- Kenya imports cement making materials worth Sh10 billion every year
- The firm has threatened to stop clinker production and switch to imports to cut losses.
National Cement is set to send home at least 860 workers at the Emali clinker plant over low business due to import influx.
Kenya imports over 60 per cent of cement-making materials hurting local manufacturers. For instance, at least half of the clinker produced by Devki Group, National Cement's mother firm is idle.
Clinker, an ingredient that makes up about 86 per cent of cement, is currently manufactured in Kenya by four firms including National Cement but many cement players are denying them sales by favoring imports.
''It is difficult to sustain jobs when there is no demand to allow us to operate at full capacity,” Devki Group chairman Narendra Raval said in a statement.
He blamed the government's laxity to control imports, saying millions of dollar investments are going down because of policy gaps.
''How are we as a country and stakeholders in the manufacturing sector going to brew industrialization and job creation if we import,'' Raval said.
This comes in under six months after the firm, which is part of Devki Group, released 300 workers and shut its Mombasa clinker plant, citing “significant” underutilized capacity as imports eat into the local market.
The firm has threatened to stop clinker production and switch to imports to cut losses.
"Kenya appears to have become a duty-free country and we may also consider stopping local manufacturing and importing clinker like others,'' Raval said.
To effect this, Devki Group is planning to switch off its four and only leave a small segment for its own cement production, an indication that more workers will be rendered jobless.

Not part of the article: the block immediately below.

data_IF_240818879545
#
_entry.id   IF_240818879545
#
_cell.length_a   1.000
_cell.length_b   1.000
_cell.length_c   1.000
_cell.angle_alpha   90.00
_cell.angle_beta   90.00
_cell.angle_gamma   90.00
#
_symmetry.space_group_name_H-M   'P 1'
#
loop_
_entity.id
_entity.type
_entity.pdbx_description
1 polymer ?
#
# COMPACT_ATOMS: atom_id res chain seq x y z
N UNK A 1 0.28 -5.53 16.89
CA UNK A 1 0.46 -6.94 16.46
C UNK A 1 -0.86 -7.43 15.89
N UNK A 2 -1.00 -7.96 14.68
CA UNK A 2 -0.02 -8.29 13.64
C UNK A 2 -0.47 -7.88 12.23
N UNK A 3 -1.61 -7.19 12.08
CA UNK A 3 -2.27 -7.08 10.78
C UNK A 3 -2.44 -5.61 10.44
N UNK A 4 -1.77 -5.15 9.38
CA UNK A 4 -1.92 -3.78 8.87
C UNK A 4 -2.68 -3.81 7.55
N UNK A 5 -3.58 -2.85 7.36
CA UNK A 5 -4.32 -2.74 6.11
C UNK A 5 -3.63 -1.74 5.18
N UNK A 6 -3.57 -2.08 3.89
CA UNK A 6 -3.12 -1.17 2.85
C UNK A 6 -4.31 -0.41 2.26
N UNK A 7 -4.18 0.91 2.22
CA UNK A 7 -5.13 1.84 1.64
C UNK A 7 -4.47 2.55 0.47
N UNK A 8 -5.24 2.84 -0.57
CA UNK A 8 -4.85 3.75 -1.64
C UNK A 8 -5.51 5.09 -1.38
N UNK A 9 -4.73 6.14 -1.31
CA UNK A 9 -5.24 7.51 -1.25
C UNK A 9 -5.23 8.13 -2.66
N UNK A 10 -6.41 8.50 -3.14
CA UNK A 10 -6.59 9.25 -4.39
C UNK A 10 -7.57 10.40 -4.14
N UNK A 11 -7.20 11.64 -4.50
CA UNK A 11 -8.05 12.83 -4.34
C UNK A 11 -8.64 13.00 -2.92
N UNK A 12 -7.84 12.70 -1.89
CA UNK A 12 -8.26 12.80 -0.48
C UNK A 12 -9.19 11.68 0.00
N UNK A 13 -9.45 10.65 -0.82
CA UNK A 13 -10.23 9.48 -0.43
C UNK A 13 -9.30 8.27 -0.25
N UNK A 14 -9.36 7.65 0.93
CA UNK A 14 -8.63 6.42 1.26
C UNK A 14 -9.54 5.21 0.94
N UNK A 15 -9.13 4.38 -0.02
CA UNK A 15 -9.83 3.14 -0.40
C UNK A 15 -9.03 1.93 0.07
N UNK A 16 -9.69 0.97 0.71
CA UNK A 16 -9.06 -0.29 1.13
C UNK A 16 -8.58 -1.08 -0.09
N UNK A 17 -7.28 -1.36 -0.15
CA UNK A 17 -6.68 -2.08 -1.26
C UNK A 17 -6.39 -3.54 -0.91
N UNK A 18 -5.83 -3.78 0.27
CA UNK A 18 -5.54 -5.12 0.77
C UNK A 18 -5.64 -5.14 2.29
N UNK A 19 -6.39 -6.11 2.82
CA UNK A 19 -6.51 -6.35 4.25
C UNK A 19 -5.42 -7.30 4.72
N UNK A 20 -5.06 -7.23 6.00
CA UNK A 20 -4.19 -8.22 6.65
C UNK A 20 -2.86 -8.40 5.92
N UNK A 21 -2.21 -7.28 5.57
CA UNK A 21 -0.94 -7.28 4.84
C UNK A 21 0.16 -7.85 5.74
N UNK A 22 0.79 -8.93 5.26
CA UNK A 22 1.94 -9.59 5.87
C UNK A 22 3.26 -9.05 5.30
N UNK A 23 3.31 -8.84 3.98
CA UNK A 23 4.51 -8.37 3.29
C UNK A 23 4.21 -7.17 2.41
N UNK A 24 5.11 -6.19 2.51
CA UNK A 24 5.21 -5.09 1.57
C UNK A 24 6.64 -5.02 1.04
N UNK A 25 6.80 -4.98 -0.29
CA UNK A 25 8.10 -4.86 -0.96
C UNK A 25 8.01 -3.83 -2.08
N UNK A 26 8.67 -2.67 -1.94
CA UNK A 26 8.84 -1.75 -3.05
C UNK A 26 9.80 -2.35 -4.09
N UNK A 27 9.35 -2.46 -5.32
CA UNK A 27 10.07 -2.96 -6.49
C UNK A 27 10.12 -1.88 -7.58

It also pours cold water on the firm's plants to produce more clinker at the West Pokot factory whose construction is scheduled to start next year and be completed in 18 months.
Early this year, the Kenya Association of Manufacturers (KAM) asked the National Treasury to raise tariffs on clinker imports to 25per cent 10 per cent at present or to implement an outright ban on imports, a move opposed to a section of cement producers.
The cement producers argued that increasing the tariffs would lead to unfair competition and destroy investments. On the other hand, KAM holds that the move will promote the manufacturing sector and create jobs.
The latest data from the Economic survey shows that Kenya imports clinkers worth over Sh10 billion, yet local manufacturers can sufficiently meet the demand.
According to KAM, the country has an installed capacity of about eight million tonnes per year, meaning that it can serve the local firms seeking clinker.
Kenya has been toying around the idea to ban clinker, with President Uhuru Kenyatta insisting that local production will bring cement prices down, fueling his agenda on affordable housing.
“This will strengthen the country because it will make it far easier for us to achieve our target of half a million new homes for Kenyans,” Uhuru said during the inauguration of the National cement's clinker plant in 2018.
National Cement started its operations in 2011 at the Lukenya Cement grinding plant before setting up the Emali clinker plant in 2018 and venturing into clinker production.
The clinker plant, which has a capacity of manufacturing 1.2 million metric tonnes per year is a result of $280 million investments. A 15 Mega Watt power plant has also been constructed alongside a clinker plant located between Merrueshi and Mbirikani in Kajiado County.
The plant has an installed capacity of 3 million tonnes per annum.
Several other firms have also announced plans to expand their clinker capacities by 2023 and this will send production capacity to 10.7 million tonnes, further adding to idle capacity.
Huge road projects during the Covid-19 pandemic period helped push up cement consumption to a record high of 4.1 million tonnes in the first seven months of this year, official data shows.
The Sh70 billion JKIA-Westlands Expressway is one of the projects that have absorbed truckloads of cement in a period when economic activities were generally muted.
Cement consumption in the last five years to 2019 averaged 2.9 million tonnes but has had a six per cent annual growth since then.